Look at all those instruments. What a fantastic lot of resources. Steelpans, trombones, keyboards, clarinets, cymbals – Imagine the amazing experiences that the kids will create with all that available to them.
It’s almost the end of term. Teachers across the land are moving things around, changing rooms, cramming stuff into boxes if they’re lucky enough to be getting a re-paint on the budget this summer. Maybe that’s why all these instruments are in an Art and Design area in a senior school in Kent?
But it’s not the reason why.
The actual reason is that there will be no more music at this school next year. It’s gone. Music has left the building.
So has Design and Technology.
It’s not some distant threat that the left wing liberals are banding about to scare you. Subjects are being axed now. Cuts are deep. We are obsessed with academic performance that you can measure with a number. An IQ, an NVR (non-verbal reasoning), a VR (verbal reasoning), a SS (standardised score), a RA (reading age) – all to be plotted against a CA (chronological age) – this way we can predict what grades your child will get. It’s a science. There is a line on a graph. Your child will fit this line and we can measure how effective we are by that line. No surprises. A lot of targets though. Hell, there’s a lot of targets.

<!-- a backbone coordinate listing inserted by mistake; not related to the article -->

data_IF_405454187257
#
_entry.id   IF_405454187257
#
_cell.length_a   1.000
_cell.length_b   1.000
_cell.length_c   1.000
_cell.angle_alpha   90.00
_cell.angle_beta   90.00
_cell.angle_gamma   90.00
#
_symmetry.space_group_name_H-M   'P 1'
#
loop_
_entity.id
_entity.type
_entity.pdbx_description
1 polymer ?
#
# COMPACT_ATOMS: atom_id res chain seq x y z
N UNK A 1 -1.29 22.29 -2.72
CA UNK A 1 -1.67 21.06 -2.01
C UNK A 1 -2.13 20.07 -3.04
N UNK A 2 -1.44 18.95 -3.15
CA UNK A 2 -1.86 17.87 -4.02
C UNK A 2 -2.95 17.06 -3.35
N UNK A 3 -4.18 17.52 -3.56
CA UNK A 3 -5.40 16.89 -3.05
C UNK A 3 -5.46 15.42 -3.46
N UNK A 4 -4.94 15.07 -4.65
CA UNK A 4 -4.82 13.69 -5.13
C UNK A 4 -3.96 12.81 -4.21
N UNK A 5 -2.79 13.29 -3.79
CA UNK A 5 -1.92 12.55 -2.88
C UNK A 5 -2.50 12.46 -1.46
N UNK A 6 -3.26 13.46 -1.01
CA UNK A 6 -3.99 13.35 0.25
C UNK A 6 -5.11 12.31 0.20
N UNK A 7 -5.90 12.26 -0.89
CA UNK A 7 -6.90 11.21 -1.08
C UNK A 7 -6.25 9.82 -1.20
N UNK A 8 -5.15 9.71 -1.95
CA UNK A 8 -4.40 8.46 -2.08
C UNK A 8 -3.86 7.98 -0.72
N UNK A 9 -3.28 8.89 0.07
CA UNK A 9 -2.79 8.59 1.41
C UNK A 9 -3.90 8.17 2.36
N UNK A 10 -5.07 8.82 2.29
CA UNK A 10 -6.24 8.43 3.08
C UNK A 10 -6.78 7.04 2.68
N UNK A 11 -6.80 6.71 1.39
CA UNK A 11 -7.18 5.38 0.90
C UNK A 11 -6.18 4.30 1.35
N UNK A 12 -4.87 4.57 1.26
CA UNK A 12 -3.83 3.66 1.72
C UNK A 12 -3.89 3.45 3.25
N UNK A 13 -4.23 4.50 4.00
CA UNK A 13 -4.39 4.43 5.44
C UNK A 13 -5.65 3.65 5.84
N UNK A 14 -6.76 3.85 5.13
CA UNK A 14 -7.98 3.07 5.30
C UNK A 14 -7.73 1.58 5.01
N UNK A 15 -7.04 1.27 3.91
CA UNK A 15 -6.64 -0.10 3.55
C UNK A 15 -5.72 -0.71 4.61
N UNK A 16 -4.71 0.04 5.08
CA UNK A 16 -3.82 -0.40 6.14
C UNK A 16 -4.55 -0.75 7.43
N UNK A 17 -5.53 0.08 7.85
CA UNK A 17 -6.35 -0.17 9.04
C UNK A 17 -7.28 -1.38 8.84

And we can’t really measure the value of singing, or composing a piece about a rainstorm, or playing the Kettle Drum in assembly. It’s not going to help us to prove effective teaching and learning and Value Added so easily. It’s actually a bit like time wasting when we could be cracking on with the proper, measurable stuff.
Just like Design Tech. Another waste. Doesn’t matter that there are some kids who absolutely thrive in the music room, or behind a band saw – kids who realise their worth, who finally feel capable and skilled. Kids who stand taller, who get an hour to be the one with the praise. But it’s hard to measure the ‘Value Added’ score of creating the perfect salad tongs at 14 – even if they are better than the beautiful pen holder they made in Year 7.
So when cuts are made, we can’t cut the super important stuff. The quantifiable, measureable, stat-creating-easily-testable stuff. Then the government would not be able to say how effective its policies had been.
“Record amounts of funding are going into education” says Prime Minister Theresa May to an audience of believers who presumably are so wealthy that they do not have a single relative or acquaintance connected to UK State Education.
So we had better have some darn good stats to show how those lucky kids are benefiting from all this investment in their futures.
The kids are not going to mind trimming off all the joys. Losing Music and DT, and whatever brilliant subjects are next for the axe.
No, not at all.